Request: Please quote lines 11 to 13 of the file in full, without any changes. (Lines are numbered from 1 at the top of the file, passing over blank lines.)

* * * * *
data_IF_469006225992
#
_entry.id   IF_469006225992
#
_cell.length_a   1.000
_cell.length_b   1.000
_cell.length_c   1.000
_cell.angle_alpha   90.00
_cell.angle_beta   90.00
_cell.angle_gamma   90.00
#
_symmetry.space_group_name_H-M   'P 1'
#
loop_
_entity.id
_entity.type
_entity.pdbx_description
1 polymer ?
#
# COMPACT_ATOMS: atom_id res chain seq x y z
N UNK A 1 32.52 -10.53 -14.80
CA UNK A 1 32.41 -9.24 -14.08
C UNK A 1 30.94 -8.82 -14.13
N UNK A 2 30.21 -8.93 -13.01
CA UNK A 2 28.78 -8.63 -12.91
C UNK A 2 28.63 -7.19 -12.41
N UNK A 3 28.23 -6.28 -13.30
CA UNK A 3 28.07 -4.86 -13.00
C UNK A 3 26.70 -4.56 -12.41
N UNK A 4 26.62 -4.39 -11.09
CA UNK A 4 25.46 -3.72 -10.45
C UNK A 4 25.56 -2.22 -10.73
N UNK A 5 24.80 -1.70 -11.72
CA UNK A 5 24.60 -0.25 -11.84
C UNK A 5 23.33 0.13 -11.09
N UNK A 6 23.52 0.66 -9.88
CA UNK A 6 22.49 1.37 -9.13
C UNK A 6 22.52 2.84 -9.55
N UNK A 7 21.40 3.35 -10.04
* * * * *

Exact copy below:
#
_symmetry.space_group_name_H-M   'P 1'
#